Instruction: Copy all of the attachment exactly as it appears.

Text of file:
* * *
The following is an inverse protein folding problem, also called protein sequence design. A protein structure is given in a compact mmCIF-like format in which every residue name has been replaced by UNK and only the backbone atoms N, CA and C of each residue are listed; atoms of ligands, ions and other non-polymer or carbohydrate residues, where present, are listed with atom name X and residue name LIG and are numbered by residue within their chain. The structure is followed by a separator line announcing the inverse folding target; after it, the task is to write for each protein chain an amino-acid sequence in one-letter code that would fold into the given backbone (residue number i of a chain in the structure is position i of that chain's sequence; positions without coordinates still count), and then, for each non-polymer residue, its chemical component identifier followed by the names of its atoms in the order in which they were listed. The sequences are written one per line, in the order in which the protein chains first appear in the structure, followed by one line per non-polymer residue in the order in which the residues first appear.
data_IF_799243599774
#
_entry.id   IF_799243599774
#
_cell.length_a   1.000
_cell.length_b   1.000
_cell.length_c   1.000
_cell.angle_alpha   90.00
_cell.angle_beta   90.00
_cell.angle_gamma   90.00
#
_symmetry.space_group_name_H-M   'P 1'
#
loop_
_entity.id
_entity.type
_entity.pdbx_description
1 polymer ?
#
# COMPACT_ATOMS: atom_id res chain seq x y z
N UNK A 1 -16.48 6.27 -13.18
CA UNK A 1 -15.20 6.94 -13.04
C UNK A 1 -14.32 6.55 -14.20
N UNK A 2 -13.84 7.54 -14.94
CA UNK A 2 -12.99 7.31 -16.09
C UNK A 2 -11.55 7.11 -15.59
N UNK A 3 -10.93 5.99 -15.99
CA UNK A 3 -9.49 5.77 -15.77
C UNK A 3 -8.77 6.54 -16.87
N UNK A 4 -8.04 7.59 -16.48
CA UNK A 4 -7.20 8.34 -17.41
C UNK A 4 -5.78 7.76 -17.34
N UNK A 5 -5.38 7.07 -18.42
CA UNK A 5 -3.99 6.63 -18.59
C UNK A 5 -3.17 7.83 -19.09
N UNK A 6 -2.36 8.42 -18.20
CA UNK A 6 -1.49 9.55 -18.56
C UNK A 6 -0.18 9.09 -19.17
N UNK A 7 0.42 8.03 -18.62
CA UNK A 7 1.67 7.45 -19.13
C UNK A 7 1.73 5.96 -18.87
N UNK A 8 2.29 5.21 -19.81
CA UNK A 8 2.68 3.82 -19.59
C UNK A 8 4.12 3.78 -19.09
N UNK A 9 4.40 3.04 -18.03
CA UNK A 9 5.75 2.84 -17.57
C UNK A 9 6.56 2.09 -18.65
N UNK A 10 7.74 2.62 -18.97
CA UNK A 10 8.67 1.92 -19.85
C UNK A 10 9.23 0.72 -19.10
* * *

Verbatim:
The following is an inverse protein folding problem, also called protein sequence design. A protein structure is given in a compact mmCIF-like format in which every residue name has been replaced by UNK and only the backbone atoms N, CA and C of each residue are listed; atoms of ligands, ions and other non-polymer or carbohydrate residues, where present, are listed with atom name X and residue name LIG and are numbered by residue within their chain. The structure is followed by a separator line announcing the inverse folding target; after it, the task is to write for each protein chain an amino-acid sequence in one-letter code that would fold into the given backbone (residue number i of a chain in the structure is position i of that chain's sequence; positions without coordinates still count), and then, for each non-polymer residue, its chemical component identifier followed by the names of its atoms in the order in which they were listed. The sequences are written one per line, in the order in which the protein chains first appear in the structure, followed by one line per non-polymer residue in the order in which the residues first appear.
data_IF_799243599774
#
_entry.id   IF_799243599774
#
_cell.length_a   1.000
_cell.length_b   1.000
_cell.length_c   1.000
_cell.angle_alpha   90.00
_cell.angle_beta   90.00
_cell.angle_gamma   90.00
#
_symmetry.space_group_name_H-M   'P 1'
#
loop_
_entity.id
_entity.type
_entity.pdbx_description
1 polymer ?
#
# COMPACT_ATOMS: atom_id res chain seq x y z
N UNK A 1 -16.48 6.27 -13.18
CA UNK A 1 -15.20 6.94 -13.04
C UNK A 1 -14.32 6.55 -14.20
N UNK A 2 -13.84 7.54 -14.94
CA UNK A 2 -12.99 7.31 -16.09
C UNK A 2 -11.55 7.11 -15.59
N UNK A 3 -10.93 5.99 -15.99
CA UNK A 3 -9.49 5.77 -15.77
C UNK A 3 -8.77 6.54 -16.87
N UNK A 4 -8.04 7.59 -16.48
CA UNK A 4 -7.20 8.34 -17.41
C UNK A 4 -5.78 7.76 -17.34
N UNK A 5 -5.38 7.07 -18.42
CA UNK A 5 -3.99 6.63 -18.59
C UNK A 5 -3.17 7.83 -19.09
N UNK A 6 -2.36 8.42 -18.20
CA UNK A 6 -1.49 9.55 -18.56
C UNK A 6 -0.18 9.09 -19.17
N UNK A 7 0.42 8.03 -18.62
CA UNK A 7 1.67 7.45 -19.13
C UNK A 7 1.73 5.96 -18.87
N UNK A 8 2.29 5.21 -19.81
CA UNK A 8 2.68 3.82 -19.59
C UNK A 8 4.12 3.78 -19.09
N UNK A 9 4.40 3.04 -18.03
CA UNK A 9 5.75 2.84 -17.57
C UNK A 9 6.56 2.09 -18.65
N UNK A 10 7.74 2.62 -18.97
CA UNK A 10 8.67 1.92 -19.85
C UNK A 10 9.23 0.72 -19.10